And we can throw away a life even if it weighs eight pounds because it’s within the woman’s body.

I believe in property rights. I believe that a baby in a crib deserves protection, even though I honor property. And a house is our castle.

But nobody, nobody would say oh, a woman after the baby’s born, we can kill it. And today, we have this — all these abortions. But if a young girl is in a desperate situation and she happens to deliver her baby and kills it, she is arrested immediately. But if she had done it a day before, there was no crime and the doctor gets paid money.

That — even if you divorce this all from the law and enforcement of law, but morality. Our society has to decide whether that’s morally right or wrong in dealing with this.

I have high respect for life. Therefore I have high respect for liberty. And it’s hard to separate the two.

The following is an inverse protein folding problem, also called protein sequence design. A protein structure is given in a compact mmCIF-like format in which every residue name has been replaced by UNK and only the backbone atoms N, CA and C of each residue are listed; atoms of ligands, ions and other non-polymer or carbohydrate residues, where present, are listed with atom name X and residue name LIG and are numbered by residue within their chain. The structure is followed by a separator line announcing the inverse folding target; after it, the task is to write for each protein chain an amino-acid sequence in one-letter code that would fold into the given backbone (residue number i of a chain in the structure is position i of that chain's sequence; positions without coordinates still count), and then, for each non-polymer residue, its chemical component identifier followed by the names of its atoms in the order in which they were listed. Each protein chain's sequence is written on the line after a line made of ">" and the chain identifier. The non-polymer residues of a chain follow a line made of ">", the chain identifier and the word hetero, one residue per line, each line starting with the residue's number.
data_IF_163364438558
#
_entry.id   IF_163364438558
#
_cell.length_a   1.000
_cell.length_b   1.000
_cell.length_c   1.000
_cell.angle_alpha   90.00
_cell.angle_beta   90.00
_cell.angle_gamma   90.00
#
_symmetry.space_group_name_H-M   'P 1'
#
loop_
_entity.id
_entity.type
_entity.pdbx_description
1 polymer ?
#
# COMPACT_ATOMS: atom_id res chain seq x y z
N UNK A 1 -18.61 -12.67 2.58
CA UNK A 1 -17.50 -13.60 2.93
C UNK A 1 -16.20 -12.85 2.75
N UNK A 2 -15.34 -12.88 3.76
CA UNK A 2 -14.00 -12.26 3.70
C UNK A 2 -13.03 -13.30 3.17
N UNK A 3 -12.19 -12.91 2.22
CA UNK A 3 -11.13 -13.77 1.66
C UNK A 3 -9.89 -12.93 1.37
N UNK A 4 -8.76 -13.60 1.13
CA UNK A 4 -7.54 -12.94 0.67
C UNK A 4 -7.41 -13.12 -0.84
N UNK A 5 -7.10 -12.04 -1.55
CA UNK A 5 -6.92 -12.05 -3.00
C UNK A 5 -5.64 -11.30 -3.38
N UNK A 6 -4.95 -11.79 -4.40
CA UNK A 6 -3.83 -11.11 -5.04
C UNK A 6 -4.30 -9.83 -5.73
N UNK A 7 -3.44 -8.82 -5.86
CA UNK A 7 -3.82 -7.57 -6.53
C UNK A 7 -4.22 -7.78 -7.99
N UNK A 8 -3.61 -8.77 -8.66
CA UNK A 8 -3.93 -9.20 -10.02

I’m going to defer to Paul’s experience “as a physician and scientist that life does exist prior to birth” and then I’m going to explain why that doesn’t matter at all when it comes to whether or not women have the right to abort a pregnancy on demand and without apology. In fact, I’ll even raise the stakes and say that we know for a fact that the baby (yes, ‘baby’, since we’re accepting Paul’s premise for now) will grow up to cure cancer and bring about total world peace.

[TRIGGER WARNING for descriptions of hypothetical rape.] Read the rest of this entry »

Hard-wired to Choose

August 8, 2011

Seems like “the debate” is often structured so one has to either believe in some “exception” to cause and effect, or that that our preference for a Belgian triple ale with tonight’s dinner is merely fall-out from the big bang. I’m in the “hard-wired to choose” camp.

(Shawn P. Wilbur)

(University of Texas at Austin philosophy professor David Sosa talking in his office in the movie Waking Life)